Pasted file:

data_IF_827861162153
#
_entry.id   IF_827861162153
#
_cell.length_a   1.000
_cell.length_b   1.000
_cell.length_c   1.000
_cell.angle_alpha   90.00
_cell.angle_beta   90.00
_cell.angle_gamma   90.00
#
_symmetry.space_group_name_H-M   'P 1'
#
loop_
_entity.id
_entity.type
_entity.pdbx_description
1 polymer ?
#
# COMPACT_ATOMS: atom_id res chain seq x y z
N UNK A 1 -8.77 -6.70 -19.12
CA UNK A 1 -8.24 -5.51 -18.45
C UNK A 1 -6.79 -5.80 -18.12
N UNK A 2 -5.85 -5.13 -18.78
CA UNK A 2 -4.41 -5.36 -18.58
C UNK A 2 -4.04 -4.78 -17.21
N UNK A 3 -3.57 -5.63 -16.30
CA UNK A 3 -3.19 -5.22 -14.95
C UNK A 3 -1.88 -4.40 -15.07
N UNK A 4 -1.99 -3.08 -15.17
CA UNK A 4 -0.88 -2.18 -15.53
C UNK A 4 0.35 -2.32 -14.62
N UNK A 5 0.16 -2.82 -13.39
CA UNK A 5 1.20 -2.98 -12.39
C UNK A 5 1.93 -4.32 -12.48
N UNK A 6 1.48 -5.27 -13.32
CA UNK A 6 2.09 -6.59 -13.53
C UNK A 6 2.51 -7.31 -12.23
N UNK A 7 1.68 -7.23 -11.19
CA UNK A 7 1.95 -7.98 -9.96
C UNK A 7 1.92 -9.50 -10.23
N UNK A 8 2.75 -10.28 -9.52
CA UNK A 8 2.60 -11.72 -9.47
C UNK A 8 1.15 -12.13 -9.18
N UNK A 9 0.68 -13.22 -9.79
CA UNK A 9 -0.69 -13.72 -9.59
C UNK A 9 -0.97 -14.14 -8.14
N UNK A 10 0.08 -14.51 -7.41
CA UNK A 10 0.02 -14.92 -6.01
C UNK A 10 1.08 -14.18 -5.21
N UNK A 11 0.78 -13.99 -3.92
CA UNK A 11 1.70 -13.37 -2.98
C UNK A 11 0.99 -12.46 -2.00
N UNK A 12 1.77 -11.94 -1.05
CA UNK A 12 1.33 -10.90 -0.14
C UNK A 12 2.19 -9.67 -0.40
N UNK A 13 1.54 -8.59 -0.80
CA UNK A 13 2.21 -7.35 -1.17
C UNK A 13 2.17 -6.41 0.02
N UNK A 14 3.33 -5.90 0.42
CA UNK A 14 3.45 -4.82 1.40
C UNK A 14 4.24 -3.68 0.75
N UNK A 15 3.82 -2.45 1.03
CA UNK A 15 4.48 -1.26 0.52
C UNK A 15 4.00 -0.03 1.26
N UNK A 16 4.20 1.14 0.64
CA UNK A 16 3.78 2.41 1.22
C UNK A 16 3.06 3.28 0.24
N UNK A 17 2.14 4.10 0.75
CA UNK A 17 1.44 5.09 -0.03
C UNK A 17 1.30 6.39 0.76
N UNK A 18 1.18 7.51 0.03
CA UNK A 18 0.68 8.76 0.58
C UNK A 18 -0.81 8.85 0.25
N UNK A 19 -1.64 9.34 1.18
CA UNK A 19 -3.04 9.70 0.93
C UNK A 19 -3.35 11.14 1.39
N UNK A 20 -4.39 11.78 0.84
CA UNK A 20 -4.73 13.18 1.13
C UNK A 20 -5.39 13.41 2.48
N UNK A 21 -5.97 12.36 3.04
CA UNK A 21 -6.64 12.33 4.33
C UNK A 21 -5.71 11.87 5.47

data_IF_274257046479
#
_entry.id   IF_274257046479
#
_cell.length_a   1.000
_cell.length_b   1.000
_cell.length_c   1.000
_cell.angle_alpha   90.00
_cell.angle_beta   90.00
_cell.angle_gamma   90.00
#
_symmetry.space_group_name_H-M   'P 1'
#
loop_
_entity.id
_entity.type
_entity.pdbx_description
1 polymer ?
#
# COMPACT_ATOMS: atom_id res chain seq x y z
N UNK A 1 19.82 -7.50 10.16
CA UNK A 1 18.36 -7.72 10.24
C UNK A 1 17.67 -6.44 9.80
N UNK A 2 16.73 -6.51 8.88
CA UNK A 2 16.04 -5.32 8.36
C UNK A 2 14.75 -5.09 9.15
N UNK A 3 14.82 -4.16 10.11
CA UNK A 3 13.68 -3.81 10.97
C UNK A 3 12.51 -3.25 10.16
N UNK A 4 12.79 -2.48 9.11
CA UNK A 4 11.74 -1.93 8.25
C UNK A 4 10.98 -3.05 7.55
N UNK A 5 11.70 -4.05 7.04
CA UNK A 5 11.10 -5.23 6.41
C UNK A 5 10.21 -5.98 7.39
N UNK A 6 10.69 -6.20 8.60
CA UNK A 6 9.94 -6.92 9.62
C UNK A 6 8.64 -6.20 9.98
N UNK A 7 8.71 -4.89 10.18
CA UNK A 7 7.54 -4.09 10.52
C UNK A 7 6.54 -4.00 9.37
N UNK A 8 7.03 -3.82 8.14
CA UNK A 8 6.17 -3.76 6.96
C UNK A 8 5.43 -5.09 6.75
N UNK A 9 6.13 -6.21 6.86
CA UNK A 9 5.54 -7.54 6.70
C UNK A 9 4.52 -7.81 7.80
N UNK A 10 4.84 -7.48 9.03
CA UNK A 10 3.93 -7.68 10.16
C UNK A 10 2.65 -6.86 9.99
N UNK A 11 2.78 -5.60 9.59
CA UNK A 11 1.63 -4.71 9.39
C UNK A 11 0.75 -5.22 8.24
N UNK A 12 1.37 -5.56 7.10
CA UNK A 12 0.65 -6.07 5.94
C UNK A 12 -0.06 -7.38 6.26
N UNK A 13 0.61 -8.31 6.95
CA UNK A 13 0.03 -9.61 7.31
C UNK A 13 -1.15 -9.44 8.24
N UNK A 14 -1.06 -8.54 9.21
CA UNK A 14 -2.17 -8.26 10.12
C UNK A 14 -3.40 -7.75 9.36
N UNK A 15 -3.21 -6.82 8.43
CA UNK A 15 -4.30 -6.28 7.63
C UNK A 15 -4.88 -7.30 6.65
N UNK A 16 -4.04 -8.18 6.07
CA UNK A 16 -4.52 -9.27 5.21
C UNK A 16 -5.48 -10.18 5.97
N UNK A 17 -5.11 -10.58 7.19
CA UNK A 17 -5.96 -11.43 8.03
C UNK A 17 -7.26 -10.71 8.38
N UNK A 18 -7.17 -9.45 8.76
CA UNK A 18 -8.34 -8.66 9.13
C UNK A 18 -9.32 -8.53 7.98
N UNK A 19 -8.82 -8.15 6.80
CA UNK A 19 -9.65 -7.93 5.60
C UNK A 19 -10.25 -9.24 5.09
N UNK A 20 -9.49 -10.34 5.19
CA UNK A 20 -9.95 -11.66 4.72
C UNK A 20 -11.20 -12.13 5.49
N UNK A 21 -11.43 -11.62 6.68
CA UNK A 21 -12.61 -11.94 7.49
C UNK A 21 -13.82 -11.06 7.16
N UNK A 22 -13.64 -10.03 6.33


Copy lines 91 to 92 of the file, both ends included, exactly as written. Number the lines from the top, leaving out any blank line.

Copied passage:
_cell.angle_alpha   90.00
_cell.angle_beta   90.00